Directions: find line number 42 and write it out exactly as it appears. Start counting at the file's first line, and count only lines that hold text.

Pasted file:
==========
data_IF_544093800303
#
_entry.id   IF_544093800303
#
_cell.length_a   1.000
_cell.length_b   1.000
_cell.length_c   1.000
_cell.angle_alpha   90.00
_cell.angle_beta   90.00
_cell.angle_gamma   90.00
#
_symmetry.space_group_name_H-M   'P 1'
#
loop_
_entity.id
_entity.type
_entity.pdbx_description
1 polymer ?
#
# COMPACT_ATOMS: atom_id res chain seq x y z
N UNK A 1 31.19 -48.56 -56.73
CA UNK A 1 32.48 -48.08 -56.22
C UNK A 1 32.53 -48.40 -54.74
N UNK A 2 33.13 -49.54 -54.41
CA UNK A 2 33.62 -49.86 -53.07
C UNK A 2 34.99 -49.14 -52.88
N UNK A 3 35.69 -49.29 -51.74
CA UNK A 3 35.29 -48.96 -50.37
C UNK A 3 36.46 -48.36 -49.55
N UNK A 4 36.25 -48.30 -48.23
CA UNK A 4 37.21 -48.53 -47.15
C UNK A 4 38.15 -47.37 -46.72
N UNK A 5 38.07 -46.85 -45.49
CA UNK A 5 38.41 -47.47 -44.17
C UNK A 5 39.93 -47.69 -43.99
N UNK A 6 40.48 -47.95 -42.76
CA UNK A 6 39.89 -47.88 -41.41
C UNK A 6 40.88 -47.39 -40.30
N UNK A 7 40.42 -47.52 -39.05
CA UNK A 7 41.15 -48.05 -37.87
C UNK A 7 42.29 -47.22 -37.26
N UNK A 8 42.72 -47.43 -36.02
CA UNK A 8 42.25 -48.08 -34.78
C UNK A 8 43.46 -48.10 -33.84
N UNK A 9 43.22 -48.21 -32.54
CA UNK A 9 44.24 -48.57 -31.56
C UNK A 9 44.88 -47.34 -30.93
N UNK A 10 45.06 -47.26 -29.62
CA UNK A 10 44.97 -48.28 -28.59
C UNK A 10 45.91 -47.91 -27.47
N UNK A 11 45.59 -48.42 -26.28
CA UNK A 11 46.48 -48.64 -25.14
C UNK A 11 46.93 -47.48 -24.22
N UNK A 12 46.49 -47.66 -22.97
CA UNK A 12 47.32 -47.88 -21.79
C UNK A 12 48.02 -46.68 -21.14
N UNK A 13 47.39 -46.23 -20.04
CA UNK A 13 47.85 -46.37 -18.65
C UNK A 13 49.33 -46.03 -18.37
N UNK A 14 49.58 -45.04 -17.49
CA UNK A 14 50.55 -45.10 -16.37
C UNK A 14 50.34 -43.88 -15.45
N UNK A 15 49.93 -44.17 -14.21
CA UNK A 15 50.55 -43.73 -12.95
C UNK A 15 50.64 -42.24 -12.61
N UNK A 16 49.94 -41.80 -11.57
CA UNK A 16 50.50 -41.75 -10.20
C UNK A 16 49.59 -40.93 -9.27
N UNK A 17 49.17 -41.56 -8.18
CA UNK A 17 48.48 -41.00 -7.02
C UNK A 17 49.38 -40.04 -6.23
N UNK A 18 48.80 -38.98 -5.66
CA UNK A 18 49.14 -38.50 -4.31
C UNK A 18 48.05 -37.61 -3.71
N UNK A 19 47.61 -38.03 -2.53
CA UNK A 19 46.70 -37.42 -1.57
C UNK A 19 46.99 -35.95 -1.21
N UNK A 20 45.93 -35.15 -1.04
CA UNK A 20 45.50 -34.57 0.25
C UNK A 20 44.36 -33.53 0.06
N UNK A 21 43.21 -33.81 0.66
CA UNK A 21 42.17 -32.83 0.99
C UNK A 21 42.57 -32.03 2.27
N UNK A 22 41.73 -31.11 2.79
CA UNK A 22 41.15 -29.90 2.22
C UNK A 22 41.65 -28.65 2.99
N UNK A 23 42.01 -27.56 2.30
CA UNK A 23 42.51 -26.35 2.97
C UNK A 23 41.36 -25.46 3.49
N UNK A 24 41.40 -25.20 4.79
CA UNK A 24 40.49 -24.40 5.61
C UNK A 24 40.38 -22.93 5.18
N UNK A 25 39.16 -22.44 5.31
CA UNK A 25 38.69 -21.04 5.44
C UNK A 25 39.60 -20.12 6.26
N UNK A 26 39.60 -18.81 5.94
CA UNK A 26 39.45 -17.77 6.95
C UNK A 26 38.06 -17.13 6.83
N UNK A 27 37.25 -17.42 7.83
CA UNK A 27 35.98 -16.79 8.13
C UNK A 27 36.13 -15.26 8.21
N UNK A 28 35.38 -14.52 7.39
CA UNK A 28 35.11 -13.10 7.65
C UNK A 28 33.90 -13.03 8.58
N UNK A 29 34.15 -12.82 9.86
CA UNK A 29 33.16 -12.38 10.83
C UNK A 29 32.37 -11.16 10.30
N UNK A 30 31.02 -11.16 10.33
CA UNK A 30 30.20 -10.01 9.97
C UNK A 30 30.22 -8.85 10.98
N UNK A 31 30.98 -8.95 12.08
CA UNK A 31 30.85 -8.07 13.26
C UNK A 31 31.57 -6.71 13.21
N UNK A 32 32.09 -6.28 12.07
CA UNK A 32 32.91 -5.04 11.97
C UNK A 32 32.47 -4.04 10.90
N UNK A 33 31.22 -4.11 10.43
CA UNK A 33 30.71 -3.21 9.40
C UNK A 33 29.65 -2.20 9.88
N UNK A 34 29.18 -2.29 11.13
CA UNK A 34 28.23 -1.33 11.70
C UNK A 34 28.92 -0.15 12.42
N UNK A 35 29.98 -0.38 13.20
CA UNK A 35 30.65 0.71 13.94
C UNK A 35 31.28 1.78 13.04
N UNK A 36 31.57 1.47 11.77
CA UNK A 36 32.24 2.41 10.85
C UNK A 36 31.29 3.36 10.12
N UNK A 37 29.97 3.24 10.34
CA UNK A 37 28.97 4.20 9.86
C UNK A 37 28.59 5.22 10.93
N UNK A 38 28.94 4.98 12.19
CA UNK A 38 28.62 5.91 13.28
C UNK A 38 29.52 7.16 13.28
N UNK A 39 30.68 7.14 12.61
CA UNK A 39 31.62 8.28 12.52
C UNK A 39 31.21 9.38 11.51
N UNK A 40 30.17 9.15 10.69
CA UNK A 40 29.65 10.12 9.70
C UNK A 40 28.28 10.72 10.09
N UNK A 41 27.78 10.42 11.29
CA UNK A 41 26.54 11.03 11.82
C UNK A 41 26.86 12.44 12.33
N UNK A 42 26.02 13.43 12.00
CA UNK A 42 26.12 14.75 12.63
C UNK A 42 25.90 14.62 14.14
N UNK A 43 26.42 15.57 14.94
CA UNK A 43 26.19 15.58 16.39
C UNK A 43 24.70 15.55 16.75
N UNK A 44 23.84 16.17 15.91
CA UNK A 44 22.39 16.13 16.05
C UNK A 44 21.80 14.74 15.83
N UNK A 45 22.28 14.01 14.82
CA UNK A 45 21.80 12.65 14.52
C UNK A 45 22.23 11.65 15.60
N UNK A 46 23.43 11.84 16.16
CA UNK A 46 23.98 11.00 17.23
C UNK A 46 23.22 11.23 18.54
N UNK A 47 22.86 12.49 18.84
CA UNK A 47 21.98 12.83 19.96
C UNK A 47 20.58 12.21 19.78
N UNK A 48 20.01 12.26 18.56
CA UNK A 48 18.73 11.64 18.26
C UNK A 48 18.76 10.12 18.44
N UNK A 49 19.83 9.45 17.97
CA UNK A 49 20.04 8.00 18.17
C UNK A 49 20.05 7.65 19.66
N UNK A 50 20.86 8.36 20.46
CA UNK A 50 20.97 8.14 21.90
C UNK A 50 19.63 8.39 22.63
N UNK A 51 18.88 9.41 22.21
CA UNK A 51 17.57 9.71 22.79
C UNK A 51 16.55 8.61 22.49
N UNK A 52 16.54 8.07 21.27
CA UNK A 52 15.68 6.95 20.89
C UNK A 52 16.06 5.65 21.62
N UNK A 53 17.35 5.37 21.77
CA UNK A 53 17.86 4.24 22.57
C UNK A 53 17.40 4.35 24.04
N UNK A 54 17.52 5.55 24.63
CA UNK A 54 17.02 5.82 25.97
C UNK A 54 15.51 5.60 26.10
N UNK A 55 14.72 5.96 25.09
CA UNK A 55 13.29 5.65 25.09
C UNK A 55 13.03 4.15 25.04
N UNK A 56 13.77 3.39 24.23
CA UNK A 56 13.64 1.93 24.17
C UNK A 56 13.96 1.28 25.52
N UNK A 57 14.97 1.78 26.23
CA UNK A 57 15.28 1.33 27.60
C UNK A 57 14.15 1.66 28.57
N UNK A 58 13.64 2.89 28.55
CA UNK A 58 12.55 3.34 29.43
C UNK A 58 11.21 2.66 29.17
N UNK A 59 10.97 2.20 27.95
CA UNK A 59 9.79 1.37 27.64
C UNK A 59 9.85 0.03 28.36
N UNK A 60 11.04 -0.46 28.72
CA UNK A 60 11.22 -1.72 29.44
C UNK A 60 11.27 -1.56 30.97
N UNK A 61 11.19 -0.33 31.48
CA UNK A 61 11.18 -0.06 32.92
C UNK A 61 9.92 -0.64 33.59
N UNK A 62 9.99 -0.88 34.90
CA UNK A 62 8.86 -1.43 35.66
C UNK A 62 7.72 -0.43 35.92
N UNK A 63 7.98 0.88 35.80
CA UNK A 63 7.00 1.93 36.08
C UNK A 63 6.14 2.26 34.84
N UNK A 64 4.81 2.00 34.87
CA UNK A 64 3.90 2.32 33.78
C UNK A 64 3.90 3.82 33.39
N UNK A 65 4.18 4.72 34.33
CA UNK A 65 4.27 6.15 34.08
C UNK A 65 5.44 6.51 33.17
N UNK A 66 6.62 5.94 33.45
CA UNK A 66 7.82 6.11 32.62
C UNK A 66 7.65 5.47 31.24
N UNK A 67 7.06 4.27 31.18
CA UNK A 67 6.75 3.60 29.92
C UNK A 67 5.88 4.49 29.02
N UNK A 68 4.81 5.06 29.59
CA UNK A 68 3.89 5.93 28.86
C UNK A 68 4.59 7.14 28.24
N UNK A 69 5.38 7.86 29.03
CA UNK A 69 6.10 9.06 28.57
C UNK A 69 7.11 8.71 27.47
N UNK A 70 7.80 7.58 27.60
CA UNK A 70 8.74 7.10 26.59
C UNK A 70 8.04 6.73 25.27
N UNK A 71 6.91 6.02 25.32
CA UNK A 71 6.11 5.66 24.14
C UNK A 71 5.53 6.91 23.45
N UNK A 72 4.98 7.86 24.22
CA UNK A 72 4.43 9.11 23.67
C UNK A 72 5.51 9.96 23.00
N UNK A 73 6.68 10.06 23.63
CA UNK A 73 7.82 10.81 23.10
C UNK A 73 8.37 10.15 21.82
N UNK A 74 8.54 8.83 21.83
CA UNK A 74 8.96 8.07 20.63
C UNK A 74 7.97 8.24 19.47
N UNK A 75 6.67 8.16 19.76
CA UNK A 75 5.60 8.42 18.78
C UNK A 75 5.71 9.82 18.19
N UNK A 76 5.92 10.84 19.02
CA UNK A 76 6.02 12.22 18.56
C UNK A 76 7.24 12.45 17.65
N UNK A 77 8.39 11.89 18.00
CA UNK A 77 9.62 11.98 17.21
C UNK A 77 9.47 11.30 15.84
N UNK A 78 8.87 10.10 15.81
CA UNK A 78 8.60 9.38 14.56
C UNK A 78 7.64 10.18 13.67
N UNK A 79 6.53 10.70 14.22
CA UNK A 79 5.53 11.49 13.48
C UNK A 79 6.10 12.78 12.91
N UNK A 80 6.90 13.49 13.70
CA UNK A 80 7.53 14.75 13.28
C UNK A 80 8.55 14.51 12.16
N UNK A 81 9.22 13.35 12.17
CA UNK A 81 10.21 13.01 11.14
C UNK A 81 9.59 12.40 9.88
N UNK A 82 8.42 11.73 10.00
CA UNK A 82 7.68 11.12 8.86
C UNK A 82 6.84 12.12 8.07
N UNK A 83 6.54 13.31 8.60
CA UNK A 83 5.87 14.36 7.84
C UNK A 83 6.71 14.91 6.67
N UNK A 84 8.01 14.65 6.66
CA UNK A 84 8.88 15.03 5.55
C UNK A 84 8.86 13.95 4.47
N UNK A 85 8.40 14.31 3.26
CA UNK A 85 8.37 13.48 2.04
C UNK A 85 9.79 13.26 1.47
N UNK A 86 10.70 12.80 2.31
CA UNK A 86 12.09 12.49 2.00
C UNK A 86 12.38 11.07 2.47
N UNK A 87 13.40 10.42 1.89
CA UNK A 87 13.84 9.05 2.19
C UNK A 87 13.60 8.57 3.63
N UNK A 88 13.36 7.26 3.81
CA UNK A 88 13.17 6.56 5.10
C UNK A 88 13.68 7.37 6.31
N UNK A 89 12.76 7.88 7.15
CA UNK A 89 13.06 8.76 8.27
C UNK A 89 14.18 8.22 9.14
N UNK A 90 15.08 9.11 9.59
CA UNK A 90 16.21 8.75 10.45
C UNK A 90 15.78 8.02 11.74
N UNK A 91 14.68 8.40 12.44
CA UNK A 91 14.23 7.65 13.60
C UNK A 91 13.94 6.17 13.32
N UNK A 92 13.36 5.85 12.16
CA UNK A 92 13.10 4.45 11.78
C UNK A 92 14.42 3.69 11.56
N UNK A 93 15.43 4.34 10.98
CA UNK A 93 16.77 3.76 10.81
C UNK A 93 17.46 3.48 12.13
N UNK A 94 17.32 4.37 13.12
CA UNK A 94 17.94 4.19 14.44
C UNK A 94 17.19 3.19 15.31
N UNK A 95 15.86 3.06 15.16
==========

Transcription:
N UNK A 8 42.72 -47.43 -36.02